The world’s first LEED Platinum City, a designation received by Washington, D.C., in 2017, maintained its position among the highest-ranking markets in the U.S. in sustainability-focused practices. Sustainability, green building and social equity are high on the administration’s priority list, as the District of Columbia aims to reach carbon neutrality by 2050.
The District also leads in gross square footage of LEED-certified spaces per capita. Last year, in the U.S. Green Building Council’s Top 10 States for LEED list, D.C. had more than 39 square feet per capita and more than 23 million total square feet certified. The first half of 2021 expanded that total by another 4 million square feet of office space, and the multifamily sector had another 17 communities awarded the LEED certification at various levels.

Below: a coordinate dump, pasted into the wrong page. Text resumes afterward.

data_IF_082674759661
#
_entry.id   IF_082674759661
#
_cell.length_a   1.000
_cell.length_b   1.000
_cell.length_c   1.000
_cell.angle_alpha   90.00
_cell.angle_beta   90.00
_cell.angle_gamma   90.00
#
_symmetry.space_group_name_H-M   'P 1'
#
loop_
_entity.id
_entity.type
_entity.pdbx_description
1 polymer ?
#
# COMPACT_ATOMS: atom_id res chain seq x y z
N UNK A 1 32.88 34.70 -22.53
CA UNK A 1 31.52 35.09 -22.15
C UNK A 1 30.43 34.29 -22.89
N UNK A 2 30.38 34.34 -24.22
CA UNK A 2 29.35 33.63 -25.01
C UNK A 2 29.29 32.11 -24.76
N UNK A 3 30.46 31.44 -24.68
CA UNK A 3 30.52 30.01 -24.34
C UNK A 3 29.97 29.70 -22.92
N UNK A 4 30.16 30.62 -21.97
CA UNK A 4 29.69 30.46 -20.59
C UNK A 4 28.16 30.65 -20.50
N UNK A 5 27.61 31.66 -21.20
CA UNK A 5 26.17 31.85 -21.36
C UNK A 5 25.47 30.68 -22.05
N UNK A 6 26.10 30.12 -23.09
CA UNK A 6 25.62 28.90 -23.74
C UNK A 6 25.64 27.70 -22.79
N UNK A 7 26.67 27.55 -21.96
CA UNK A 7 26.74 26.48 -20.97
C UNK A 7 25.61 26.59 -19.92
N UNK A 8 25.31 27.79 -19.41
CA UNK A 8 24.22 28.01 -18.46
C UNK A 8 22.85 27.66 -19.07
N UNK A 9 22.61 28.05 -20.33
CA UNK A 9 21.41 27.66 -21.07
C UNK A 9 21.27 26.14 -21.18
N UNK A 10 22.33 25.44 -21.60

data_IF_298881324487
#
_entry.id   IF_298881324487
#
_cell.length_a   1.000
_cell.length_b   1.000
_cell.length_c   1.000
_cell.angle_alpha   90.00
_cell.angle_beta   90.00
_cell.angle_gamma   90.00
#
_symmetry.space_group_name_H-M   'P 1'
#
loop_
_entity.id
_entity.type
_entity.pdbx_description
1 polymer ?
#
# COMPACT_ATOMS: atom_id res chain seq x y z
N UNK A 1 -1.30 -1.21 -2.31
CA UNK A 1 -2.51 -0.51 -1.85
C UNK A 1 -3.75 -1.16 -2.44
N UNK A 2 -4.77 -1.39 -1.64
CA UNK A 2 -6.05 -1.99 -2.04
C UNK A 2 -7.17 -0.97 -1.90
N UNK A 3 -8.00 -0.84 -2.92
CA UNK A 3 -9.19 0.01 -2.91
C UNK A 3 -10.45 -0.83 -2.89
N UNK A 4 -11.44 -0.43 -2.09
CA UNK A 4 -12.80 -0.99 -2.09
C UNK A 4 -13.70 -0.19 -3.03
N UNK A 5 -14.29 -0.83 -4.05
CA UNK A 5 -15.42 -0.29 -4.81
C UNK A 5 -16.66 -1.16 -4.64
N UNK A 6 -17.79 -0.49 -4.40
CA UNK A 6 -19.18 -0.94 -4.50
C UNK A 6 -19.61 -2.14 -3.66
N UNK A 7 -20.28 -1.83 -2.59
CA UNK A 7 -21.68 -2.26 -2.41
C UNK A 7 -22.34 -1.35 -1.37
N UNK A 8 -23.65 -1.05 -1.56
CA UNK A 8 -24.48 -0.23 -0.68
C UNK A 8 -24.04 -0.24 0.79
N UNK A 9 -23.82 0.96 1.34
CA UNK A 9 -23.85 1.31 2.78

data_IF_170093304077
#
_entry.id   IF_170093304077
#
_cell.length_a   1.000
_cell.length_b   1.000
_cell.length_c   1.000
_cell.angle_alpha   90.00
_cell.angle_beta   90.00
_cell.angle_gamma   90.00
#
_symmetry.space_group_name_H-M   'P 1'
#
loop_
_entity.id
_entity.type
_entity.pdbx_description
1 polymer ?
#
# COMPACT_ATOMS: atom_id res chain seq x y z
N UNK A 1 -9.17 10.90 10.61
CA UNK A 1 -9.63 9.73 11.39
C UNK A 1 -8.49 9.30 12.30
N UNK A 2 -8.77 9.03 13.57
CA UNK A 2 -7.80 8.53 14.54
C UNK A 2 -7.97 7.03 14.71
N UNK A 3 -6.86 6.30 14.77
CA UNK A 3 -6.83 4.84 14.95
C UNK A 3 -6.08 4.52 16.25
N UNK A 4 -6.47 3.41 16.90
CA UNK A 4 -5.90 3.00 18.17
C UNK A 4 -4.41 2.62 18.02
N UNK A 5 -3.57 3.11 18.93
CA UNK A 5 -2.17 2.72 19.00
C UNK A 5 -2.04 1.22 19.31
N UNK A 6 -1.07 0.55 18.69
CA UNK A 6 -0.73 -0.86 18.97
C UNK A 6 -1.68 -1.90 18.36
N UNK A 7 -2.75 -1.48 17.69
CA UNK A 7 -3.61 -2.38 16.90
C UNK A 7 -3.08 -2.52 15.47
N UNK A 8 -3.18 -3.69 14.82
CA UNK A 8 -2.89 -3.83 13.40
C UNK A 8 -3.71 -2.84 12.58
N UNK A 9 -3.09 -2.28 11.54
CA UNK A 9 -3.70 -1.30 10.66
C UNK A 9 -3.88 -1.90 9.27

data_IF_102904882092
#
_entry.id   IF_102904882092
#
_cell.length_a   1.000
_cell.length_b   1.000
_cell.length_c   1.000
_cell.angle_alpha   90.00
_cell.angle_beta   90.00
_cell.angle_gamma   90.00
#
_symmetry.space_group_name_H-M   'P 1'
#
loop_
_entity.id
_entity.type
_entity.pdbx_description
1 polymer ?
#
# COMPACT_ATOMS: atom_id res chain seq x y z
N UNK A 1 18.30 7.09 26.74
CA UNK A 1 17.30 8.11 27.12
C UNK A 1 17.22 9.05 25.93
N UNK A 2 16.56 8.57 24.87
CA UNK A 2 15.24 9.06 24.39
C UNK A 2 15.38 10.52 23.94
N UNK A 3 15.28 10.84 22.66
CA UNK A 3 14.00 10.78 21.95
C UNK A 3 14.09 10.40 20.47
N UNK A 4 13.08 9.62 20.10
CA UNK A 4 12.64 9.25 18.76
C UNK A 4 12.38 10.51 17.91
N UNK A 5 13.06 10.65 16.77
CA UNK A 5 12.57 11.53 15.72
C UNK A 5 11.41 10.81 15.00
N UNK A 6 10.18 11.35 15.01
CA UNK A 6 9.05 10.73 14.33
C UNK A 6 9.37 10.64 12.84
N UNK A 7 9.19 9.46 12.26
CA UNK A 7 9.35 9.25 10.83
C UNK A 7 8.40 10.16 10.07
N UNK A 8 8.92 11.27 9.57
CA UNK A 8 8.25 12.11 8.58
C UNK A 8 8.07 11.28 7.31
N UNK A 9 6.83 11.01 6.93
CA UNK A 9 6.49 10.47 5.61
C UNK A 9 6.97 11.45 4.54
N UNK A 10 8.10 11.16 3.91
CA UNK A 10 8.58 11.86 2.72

In the list below, we’re highlighting the top 5 LEED Gold certified projects during the first three quarters of 2021, based on data provided by the USGBC. The ranking is based on the number of units, from highest to lowest.
|Project Name||Number of Units||Rating System||Address||Date Certified||Certification Level|
|Watermark at Buzzard Point||453||LEED-NC v2009||1900 Half Street SW||2/9/2021||Gold|
|One501||327||LEED-NC v2009||1501 Harry Thomas Way NE||9/29/2021||Gold|
|The Kelvin||312||LEED-HOMES MR v2010||1250 Half Street SE||9/7/2021||Gold|
|555||194||LEED-NC v2009||555 E Street SW||2/8/2021||Gold|
|Blackbird||167||LEED-NC v2009||1401 Pennsylvania Avenue SE||2/9/2021||Gold|
1. Watermark at Buzzard Point
The 453-unit community at 1900 Half St. is a perfect example of adaptive reuse. Watermark at Buzzard Point replaces a 1970s office property that sat empty for several years before Douglas Development and PTM Partners brought it back to life. The two co-developers built the asset with aid from a $22 million construction loan funded by United Bank, according to Yardi Matrix data. The property received the LEED Gold award in February with a scorecard of 60 points.